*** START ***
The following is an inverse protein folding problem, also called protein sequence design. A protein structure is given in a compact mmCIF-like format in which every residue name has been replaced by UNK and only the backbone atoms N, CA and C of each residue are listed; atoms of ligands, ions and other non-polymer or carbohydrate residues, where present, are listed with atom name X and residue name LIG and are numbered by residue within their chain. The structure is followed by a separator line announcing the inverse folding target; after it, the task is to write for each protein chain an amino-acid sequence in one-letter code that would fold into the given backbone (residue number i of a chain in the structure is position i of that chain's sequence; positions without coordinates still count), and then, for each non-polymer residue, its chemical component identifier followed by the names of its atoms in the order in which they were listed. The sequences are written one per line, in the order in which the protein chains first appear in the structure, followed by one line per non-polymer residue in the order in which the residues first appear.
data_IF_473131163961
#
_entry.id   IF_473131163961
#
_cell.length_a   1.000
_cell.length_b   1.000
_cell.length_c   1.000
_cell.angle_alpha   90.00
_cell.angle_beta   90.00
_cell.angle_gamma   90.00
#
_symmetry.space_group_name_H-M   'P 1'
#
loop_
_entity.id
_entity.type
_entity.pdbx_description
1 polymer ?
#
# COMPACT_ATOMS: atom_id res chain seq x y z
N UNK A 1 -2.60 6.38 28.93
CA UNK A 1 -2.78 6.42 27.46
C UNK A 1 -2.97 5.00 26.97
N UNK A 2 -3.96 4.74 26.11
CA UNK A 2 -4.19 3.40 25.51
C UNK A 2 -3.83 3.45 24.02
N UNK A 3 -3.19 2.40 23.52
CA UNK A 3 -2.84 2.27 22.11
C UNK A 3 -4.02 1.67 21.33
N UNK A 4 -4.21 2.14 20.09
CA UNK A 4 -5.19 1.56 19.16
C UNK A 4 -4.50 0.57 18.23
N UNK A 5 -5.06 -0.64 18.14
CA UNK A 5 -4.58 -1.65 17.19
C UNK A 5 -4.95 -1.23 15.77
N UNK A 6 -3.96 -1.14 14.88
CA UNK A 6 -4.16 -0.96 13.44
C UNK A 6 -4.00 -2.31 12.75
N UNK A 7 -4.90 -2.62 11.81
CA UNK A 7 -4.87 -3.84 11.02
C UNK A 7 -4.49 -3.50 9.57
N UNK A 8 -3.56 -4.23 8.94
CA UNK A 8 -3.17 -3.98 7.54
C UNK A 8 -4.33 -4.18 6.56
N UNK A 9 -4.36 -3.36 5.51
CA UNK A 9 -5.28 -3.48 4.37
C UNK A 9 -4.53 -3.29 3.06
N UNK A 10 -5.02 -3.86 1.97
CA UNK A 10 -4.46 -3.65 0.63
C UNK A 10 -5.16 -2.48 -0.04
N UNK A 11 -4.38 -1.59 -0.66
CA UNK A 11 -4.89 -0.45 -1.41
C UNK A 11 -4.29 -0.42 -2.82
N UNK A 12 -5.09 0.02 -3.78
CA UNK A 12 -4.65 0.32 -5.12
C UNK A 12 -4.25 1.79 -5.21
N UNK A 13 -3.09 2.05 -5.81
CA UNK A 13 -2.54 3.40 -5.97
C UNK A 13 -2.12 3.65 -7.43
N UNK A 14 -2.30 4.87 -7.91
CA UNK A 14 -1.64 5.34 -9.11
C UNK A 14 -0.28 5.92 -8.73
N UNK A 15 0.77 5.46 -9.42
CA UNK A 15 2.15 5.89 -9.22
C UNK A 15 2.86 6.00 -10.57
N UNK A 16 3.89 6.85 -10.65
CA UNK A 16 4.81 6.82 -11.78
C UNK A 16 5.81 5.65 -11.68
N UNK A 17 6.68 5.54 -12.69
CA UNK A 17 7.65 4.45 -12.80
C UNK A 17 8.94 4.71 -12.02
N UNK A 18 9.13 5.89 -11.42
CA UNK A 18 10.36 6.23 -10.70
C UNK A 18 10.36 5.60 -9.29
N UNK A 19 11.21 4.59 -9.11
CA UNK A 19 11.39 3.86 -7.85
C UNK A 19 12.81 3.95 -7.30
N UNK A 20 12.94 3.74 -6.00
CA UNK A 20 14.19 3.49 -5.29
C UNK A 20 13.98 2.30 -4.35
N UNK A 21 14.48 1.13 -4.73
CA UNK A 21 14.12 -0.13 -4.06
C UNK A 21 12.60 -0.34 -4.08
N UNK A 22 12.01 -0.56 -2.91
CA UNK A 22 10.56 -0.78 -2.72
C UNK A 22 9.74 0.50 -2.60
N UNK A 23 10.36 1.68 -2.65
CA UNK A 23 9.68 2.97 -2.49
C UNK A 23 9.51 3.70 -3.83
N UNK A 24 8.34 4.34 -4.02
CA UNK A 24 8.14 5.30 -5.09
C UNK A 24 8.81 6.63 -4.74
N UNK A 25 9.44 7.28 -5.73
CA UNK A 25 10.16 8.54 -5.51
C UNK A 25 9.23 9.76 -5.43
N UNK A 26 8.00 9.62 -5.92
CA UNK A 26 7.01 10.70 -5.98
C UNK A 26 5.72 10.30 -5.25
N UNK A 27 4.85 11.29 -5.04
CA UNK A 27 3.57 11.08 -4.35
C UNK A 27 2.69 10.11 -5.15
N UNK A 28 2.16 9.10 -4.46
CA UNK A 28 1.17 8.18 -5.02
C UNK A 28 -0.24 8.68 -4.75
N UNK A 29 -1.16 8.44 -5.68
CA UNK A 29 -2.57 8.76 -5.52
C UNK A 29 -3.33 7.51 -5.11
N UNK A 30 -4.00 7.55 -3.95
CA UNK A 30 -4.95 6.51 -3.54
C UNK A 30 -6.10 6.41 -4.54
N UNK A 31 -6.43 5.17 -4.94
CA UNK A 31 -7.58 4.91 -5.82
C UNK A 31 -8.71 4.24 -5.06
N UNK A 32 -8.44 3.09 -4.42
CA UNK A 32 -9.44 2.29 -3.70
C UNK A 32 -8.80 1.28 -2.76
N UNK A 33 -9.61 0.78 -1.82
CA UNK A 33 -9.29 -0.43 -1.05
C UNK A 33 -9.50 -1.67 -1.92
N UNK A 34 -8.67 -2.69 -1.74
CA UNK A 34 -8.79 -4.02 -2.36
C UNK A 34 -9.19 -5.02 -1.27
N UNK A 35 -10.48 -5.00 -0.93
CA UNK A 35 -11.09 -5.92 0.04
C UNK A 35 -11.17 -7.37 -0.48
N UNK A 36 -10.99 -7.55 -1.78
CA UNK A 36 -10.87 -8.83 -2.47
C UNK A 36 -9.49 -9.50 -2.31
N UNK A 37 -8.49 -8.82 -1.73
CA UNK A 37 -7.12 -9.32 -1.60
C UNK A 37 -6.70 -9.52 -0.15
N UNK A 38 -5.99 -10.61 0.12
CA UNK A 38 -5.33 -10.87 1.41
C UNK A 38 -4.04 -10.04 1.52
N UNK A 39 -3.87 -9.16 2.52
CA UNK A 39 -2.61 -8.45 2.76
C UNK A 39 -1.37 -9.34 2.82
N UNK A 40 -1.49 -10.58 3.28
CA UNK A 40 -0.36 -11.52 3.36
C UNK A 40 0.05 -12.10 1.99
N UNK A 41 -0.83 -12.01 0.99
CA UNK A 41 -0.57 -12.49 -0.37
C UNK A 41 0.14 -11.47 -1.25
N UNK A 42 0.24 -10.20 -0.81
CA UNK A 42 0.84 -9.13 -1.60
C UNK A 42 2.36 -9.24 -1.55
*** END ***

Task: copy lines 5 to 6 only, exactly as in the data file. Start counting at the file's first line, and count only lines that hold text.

#
_cell.length_a   1.000